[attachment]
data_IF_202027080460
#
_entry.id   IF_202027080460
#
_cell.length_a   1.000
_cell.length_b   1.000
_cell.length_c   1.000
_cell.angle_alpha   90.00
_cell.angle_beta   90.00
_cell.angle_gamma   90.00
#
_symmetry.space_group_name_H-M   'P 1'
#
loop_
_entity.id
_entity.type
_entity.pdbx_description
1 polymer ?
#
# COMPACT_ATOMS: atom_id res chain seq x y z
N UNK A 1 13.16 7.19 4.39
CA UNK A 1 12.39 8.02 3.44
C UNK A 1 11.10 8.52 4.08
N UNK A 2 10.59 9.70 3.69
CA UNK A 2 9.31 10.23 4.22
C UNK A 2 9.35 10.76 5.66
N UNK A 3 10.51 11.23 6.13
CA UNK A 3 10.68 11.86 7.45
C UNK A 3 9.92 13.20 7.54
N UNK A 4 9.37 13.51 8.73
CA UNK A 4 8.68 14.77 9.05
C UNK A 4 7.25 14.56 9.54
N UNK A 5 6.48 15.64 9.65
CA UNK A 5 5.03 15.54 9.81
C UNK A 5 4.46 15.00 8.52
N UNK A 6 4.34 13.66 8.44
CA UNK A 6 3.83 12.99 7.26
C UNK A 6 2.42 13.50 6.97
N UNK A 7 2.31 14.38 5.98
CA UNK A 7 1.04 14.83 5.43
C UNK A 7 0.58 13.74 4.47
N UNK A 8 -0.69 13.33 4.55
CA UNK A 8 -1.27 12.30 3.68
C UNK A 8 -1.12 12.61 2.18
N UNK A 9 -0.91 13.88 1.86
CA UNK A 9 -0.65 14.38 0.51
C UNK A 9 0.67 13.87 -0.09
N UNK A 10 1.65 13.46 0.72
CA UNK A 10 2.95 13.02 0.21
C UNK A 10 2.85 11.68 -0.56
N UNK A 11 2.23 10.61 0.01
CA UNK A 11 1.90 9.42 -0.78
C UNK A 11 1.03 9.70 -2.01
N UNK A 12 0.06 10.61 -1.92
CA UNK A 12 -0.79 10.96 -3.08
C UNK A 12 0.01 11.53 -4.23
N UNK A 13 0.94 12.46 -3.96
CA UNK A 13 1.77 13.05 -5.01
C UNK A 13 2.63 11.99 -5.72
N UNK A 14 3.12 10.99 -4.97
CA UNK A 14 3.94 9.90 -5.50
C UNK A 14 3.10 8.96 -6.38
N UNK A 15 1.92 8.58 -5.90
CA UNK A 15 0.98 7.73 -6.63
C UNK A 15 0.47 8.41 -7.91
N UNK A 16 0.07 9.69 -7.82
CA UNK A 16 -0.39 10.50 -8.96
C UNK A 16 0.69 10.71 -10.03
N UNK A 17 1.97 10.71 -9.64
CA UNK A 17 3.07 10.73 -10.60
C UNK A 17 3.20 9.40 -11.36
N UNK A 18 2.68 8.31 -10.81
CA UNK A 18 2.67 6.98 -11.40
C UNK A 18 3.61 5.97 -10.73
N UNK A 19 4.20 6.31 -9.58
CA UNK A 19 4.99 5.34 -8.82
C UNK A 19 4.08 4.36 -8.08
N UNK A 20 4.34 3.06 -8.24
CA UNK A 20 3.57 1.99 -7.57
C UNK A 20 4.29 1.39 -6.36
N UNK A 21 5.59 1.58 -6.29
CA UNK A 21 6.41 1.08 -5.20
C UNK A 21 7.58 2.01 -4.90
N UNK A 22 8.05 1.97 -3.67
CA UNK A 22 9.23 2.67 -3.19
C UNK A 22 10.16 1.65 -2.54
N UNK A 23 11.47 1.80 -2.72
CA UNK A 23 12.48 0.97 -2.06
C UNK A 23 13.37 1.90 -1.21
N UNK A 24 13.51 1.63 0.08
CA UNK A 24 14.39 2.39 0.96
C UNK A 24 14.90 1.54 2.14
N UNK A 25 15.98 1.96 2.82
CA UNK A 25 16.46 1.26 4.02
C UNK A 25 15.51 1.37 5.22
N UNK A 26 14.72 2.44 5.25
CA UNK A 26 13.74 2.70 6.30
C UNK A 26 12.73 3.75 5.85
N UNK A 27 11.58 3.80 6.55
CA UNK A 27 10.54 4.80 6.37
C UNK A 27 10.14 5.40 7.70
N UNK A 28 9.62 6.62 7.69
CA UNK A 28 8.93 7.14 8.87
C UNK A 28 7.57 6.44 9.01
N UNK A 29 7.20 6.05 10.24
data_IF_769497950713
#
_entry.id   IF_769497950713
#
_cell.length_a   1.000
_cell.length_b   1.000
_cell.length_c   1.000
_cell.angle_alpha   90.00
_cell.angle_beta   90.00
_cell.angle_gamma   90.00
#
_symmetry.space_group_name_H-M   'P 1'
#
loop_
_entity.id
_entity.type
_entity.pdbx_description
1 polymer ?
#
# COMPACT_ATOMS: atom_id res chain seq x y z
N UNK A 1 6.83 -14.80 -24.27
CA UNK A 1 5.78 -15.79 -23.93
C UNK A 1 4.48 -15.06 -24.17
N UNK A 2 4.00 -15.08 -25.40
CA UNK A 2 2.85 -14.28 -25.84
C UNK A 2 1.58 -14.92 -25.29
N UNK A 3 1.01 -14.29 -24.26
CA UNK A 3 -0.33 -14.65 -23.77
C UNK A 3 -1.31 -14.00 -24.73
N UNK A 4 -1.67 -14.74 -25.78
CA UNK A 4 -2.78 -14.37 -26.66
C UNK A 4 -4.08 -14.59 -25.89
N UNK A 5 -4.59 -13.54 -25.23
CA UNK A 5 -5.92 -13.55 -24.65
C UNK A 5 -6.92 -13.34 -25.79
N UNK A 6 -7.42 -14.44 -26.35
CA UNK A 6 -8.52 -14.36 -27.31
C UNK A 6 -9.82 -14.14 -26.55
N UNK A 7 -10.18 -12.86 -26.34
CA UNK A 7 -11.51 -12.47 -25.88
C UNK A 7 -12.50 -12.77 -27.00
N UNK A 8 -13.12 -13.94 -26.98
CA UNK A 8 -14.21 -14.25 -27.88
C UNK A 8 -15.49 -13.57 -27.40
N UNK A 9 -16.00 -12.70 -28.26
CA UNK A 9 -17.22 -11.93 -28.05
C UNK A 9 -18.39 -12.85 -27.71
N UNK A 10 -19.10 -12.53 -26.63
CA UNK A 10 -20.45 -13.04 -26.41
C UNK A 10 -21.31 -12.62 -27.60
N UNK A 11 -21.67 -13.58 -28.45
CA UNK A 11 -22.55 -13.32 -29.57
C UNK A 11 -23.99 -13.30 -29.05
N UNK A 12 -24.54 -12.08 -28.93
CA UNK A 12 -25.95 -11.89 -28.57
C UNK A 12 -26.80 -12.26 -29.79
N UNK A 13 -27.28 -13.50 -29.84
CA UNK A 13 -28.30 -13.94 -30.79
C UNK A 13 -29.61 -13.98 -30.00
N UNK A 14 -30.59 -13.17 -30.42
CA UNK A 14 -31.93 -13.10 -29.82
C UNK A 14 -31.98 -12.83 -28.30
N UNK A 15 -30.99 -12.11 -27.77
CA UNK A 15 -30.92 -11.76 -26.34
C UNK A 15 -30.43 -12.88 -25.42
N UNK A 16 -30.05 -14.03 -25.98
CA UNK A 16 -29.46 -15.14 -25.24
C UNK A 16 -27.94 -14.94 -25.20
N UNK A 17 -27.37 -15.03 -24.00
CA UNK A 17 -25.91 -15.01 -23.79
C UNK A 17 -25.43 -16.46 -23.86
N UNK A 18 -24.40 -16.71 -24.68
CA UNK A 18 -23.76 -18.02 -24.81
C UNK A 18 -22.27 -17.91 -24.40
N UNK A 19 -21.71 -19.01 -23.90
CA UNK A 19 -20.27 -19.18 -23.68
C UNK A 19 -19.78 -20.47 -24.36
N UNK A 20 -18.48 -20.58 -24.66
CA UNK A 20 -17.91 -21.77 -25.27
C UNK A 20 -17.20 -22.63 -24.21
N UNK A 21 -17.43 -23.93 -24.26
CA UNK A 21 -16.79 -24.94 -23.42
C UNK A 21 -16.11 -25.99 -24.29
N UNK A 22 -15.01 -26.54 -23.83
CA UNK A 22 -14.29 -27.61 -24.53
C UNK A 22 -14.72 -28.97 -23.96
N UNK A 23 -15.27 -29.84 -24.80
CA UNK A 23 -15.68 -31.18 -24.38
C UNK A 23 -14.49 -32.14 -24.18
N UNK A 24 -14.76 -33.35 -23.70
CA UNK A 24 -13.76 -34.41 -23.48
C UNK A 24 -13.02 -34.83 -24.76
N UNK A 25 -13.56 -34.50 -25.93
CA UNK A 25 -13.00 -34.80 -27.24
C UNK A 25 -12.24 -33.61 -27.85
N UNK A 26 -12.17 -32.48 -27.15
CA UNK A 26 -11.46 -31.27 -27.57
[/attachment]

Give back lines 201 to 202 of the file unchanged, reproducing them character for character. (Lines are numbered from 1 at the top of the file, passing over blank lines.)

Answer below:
N UNK A 26 -12.17 -32.48 -27.15
CA UNK A 26 -11.46 -31.27 -27.57